The Calumet Specialty Products Partners plant in Louisiana, Mo. is expanding as a $40 million project begins.
The company produces specialty hydrocarbon, selling to firms like ExxonMobil, Sherwin-Williams and L'Oreal.
Governor Jay Nixon's office says Missouri is providing tax incentives for the expansion contingent upon the company meeting criteria for job creation and investment.
School board members won't be able to hire family members for supervisory positions in the Fox School District if they adopt a proposed anti-nepotism policy at tonight's board meeting.
The Jefferson County district has been struggling with the issue since the district hired Kelly Nash as food services director late last year. Nash is a former McDonald's assistant manager with a high school diploma and no advanced certifications. She's the daughter-in-law of Linda Nash, who was president of the school board at the time.
The policy to be voted on tonight would prohibit board members from hiring relatives to supervisor positions, such as principals, assistant principals and department directors.
Charges could be filed as soon as Tuesday morning against a Wellston City Councilwoman who allegedly attacked a resident during Monday night's council meeting.
Police say it began as a verbal altercation between council member Helen Jackson and an older woman who was addressing the council. But it escalated into a physical altercation after Jackson left her seat behind the podium and approached the woman, allegedly grabbing her arm. Police intervened, restraining Jackson.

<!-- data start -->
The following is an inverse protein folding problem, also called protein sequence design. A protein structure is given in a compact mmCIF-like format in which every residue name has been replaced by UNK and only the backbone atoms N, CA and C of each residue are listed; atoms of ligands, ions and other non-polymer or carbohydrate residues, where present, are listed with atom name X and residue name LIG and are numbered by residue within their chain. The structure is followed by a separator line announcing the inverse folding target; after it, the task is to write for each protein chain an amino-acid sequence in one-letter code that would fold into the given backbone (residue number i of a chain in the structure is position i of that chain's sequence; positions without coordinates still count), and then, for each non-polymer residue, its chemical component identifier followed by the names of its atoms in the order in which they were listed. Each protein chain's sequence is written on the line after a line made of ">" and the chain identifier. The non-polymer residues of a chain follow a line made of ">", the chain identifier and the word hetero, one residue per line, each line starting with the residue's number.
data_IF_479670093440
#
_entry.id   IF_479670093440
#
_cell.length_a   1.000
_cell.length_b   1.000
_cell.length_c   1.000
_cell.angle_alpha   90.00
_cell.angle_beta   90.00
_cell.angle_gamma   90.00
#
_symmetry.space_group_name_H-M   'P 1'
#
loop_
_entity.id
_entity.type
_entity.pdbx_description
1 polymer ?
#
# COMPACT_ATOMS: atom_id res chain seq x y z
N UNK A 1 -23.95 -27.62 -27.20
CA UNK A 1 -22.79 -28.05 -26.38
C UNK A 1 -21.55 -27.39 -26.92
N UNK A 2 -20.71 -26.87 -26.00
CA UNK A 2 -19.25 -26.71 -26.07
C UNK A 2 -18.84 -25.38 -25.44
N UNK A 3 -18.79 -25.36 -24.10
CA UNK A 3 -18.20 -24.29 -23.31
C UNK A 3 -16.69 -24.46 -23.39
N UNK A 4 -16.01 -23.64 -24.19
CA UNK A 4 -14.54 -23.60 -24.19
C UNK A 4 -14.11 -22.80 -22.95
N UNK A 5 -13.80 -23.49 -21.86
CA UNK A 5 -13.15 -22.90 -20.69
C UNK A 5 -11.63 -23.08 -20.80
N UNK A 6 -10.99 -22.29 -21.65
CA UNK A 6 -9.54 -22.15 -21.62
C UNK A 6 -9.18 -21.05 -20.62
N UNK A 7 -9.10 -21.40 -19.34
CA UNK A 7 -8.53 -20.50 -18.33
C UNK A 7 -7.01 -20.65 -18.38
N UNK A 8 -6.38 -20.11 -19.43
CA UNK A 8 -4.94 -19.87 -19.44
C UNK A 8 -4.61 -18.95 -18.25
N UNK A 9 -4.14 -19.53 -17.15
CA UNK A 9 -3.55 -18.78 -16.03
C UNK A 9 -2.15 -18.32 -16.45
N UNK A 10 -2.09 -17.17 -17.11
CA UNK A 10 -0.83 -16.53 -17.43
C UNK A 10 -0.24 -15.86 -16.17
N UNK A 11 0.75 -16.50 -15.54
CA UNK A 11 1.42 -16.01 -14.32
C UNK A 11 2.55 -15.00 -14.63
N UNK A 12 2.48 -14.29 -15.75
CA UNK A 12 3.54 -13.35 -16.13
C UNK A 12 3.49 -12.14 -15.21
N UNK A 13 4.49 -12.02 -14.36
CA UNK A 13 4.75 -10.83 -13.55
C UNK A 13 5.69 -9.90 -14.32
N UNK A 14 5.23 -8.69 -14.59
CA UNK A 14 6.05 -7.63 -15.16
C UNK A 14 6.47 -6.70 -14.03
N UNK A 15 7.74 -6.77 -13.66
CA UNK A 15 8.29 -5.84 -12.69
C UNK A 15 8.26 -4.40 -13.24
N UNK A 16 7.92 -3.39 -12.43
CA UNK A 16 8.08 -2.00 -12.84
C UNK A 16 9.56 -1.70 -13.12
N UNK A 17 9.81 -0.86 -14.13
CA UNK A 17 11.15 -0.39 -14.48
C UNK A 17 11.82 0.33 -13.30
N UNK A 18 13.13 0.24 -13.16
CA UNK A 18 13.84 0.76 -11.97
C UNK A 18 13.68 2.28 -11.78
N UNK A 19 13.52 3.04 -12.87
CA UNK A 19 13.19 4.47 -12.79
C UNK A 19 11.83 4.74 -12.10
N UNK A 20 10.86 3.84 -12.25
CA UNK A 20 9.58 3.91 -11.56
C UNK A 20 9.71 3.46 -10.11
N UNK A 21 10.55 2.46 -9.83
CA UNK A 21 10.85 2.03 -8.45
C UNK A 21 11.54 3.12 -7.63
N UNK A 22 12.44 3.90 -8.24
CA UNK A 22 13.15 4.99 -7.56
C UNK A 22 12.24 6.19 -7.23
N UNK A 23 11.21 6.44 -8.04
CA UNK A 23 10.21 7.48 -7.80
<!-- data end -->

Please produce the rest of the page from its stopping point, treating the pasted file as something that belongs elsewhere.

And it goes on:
The victim was taken to the hospital. Her condition isn't known.
The meeting broke up before the council could vote on the Mayor's appointment of former Pine Lawn Police Chief Rickey Collins with the Wellston police department.
Collins was hired after being fired by Pine Lawn for undisclosed reasons last month.
Wellston Police Chief G.T. Walker says he doesn't want Collins on his force, in part because of questions surrounding his record on the job. "We're in the process of rebuilding the name of the city of Wellston, the police department and all of the other departments," Walker said. "I feel that we need to hire the best that we can, with the cleanest records that we can so that we can move forward."
Walker also noted that Collins had fired many of the former Pine Lawn police officers who currently work in Wellston's department.
Collins says he believes Walker and the other officers who oppose him are looking for revenge.